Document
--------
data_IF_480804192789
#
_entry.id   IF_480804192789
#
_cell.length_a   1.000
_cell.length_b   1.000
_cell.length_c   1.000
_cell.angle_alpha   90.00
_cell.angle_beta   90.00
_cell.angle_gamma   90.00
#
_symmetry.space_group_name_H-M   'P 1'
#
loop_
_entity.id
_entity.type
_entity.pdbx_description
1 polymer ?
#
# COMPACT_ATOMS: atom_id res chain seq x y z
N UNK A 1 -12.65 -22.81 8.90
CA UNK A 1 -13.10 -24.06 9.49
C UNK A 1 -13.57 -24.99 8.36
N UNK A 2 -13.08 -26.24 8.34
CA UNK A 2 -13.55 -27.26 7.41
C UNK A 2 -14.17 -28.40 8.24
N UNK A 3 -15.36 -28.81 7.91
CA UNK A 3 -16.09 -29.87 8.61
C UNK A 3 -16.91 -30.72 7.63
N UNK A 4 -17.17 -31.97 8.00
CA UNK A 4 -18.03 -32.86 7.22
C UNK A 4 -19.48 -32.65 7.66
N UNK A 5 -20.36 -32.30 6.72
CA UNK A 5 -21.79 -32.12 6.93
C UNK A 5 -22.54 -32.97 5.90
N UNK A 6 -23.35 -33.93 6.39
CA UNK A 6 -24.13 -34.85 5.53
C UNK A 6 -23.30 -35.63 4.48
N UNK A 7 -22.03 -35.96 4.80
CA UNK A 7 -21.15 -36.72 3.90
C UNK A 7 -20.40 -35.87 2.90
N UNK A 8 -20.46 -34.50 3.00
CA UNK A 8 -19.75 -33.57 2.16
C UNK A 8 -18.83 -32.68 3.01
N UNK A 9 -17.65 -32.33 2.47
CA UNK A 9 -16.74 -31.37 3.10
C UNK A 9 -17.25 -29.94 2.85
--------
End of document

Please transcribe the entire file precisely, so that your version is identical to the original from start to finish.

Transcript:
data_IF_480804192789
#
_entry.id   IF_480804192789
#
_cell.length_a   1.000
_cell.length_b   1.000
_cell.length_c   1.000
_cell.angle_alpha   90.00
_cell.angle_beta   90.00
_cell.angle_gamma   90.00
#
_symmetry.space_group_name_H-M   'P 1'
#
loop_
_entity.id
_entity.type
_entity.pdbx_description
1 polymer ?
#
# COMPACT_ATOMS: atom_id res chain seq x y z
N UNK A 1 -12.65 -22.81 8.90
CA UNK A 1 -13.10 -24.06 9.49
C UNK A 1 -13.57 -24.99 8.36
N UNK A 2 -13.08 -26.24 8.34
CA UNK A 2 -13.55 -27.26 7.41
C UNK A 2 -14.17 -28.40 8.24
N UNK A 3 -15.36 -28.81 7.91
CA UNK A 3 -16.09 -29.87 8.61
C UNK A 3 -16.91 -30.72 7.63
N UNK A 4 -17.17 -31.97 8.00
CA UNK A 4 -18.03 -32.86 7.22
C UNK A 4 -19.48 -32.65 7.66
N UNK A 5 -20.36 -32.30 6.72
CA UNK A 5 -21.79 -32.12 6.93
C UNK A 5 -22.54 -32.97 5.90
N UNK A 6 -23.35 -33.93 6.39
CA UNK A 6 -24.13 -34.85 5.53
C UNK A 6 -23.30 -35.63 4.48
N UNK A 7 -22.03 -35.96 4.80
CA UNK A 7 -21.15 -36.72 3.90
C UNK A 7 -20.40 -35.87 2.90
N UNK A 8 -20.46 -34.50 3.00
CA UNK A 8 -19.75 -33.57 2.16
C UNK A 8 -18.83 -32.68 3.01
N UNK A 9 -17.65 -32.33 2.47
CA UNK A 9 -16.74 -31.37 3.10
C UNK A 9 -17.25 -29.94 2.85